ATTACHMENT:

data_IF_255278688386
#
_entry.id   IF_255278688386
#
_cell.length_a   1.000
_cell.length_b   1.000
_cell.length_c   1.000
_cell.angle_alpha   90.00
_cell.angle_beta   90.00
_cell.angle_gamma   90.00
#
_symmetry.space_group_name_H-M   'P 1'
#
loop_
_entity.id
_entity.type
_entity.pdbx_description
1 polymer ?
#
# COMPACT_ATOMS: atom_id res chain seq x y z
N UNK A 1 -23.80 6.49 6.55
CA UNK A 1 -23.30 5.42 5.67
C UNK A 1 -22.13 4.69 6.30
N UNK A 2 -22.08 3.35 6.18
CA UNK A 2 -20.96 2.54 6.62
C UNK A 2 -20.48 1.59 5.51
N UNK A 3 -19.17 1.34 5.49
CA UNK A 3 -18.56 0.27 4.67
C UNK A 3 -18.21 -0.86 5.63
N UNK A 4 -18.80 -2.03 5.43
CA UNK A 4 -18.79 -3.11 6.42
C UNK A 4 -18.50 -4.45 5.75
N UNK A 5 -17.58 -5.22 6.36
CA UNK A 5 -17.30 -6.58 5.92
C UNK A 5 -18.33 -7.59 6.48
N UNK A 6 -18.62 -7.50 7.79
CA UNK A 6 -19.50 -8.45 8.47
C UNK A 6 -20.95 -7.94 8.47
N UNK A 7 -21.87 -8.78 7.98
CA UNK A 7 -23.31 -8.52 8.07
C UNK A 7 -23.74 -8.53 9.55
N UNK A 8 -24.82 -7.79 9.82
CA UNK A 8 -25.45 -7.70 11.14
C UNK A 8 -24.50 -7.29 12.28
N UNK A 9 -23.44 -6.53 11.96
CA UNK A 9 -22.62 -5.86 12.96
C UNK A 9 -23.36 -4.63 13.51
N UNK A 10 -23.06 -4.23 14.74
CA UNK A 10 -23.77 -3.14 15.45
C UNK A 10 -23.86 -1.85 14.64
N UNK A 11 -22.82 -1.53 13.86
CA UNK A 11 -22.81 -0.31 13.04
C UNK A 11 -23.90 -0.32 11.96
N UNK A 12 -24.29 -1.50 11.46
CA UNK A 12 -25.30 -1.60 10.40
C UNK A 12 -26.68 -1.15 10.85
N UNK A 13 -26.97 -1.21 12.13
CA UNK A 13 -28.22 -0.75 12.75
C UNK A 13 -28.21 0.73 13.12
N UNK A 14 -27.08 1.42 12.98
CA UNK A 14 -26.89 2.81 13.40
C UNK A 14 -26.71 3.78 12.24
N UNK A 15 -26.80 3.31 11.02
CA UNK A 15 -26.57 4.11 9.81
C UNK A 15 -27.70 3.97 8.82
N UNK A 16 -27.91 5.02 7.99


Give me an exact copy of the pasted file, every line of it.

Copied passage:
data_IF_255278688386
#
_entry.id   IF_255278688386
#
_cell.length_a   1.000
_cell.length_b   1.000
_cell.length_c   1.000
_cell.angle_alpha   90.00
_cell.angle_beta   90.00
_cell.angle_gamma   90.00
#
_symmetry.space_group_name_H-M   'P 1'
#
loop_
_entity.id
_entity.type
_entity.pdbx_description
1 polymer ?
#
# COMPACT_ATOMS: atom_id res chain seq x y z
N UNK A 1 -23.80 6.49 6.55
CA UNK A 1 -23.30 5.42 5.67
C UNK A 1 -22.13 4.69 6.30
N UNK A 2 -22.08 3.35 6.18
CA UNK A 2 -20.96 2.54 6.62
C UNK A 2 -20.48 1.59 5.51
N UNK A 3 -19.17 1.34 5.49
CA UNK A 3 -18.56 0.27 4.67
C UNK A 3 -18.21 -0.86 5.63
N UNK A 4 -18.80 -2.03 5.43
CA UNK A 4 -18.79 -3.11 6.42
C UNK A 4 -18.50 -4.45 5.75
N UNK A 5 -17.58 -5.22 6.36
CA UNK A 5 -17.30 -6.58 5.92
C UNK A 5 -18.33 -7.59 6.48
N UNK A 6 -18.62 -7.50 7.79
CA UNK A 6 -19.50 -8.45 8.47
C UNK A 6 -20.95 -7.94 8.47
N UNK A 7 -21.87 -8.78 7.98
CA UNK A 7 -23.31 -8.52 8.07
C UNK A 7 -23.74 -8.53 9.55
N UNK A 8 -24.82 -7.79 9.82
CA UNK A 8 -25.45 -7.70 11.14
C UNK A 8 -24.50 -7.29 12.28
N UNK A 9 -23.44 -6.53 11.96
CA UNK A 9 -22.62 -5.86 12.96
C UNK A 9 -23.36 -4.63 13.51
N UNK A 10 -23.06 -4.23 14.74
CA UNK A 10 -23.77 -3.14 15.45
C UNK A 10 -23.86 -1.85 14.64
N UNK A 11 -22.82 -1.53 13.86
CA UNK A 11 -22.81 -0.31 13.04
C UNK A 11 -23.90 -0.32 11.96
N UNK A 12 -24.29 -1.50 11.46
CA UNK A 12 -25.30 -1.60 10.40
C UNK A 12 -26.68 -1.15 10.85
N UNK A 13 -26.97 -1.21 12.13
CA UNK A 13 -28.22 -0.75 12.75
C UNK A 13 -28.21 0.73 13.12
N UNK A 14 -27.08 1.42 12.98
CA UNK A 14 -26.89 2.81 13.40
C UNK A 14 -26.71 3.78 12.24
N UNK A 15 -26.80 3.31 11.02
CA UNK A 15 -26.57 4.11 9.81
C UNK A 15 -27.70 3.97 8.82
N UNK A 16 -27.91 5.02 7.99